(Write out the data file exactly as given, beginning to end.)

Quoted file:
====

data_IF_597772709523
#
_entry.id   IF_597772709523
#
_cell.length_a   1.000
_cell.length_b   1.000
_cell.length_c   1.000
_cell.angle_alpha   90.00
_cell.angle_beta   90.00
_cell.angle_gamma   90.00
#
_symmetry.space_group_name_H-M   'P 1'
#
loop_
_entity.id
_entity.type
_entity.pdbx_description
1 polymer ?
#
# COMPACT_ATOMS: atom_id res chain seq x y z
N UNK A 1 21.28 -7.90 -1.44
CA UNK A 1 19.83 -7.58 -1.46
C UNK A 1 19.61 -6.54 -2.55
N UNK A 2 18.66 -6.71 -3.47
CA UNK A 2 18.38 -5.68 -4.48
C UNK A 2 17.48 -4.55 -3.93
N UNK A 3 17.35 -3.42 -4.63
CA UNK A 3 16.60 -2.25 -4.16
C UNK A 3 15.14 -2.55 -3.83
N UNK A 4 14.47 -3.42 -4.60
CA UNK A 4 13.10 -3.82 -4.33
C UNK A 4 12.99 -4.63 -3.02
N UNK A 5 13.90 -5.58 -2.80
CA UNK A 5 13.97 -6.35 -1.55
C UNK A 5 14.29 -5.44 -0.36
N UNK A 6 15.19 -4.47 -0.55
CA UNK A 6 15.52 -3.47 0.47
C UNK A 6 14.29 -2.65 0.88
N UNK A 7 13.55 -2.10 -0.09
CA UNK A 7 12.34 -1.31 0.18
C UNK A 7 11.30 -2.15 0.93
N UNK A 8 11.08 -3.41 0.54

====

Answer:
data_IF_597772709523
#
_entry.id   IF_597772709523
#
_cell.length_a   1.000
_cell.length_b   1.000
_cell.length_c   1.000
_cell.angle_alpha   90.00
_cell.angle_beta   90.00
_cell.angle_gamma   90.00
#
_symmetry.space_group_name_H-M   'P 1'
#
loop_
_entity.id
_entity.type
_entity.pdbx_description
1 polymer ?
#
# COMPACT_ATOMS: atom_id res chain seq x y z
N UNK A 1 21.28 -7.90 -1.44
CA UNK A 1 19.83 -7.58 -1.46
C UNK A 1 19.61 -6.54 -2.55
N UNK A 2 18.66 -6.71 -3.47
CA UNK A 2 18.38 -5.68 -4.48
C UNK A 2 17.48 -4.55 -3.93
N UNK A 3 17.35 -3.42 -4.63
CA UNK A 3 16.60 -2.25 -4.16
C UNK A 3 15.14 -2.55 -3.83
N UNK A 4 14.47 -3.42 -4.60
CA UNK A 4 13.10 -3.82 -4.33
C UNK A 4 12.99 -4.63 -3.02
N UNK A 5 13.90 -5.58 -2.80
CA UNK A 5 13.97 -6.35 -1.55
C UNK A 5 14.29 -5.44 -0.36
N UNK A 6 15.19 -4.47 -0.55
CA UNK A 6 15.52 -3.47 0.47
C UNK A 6 14.29 -2.65 0.88
N UNK A 7 13.55 -2.10 -0.09
CA UNK A 7 12.34 -1.31 0.18
C UNK A 7 11.30 -2.15 0.93
N UNK A 8 11.08 -3.41 0.54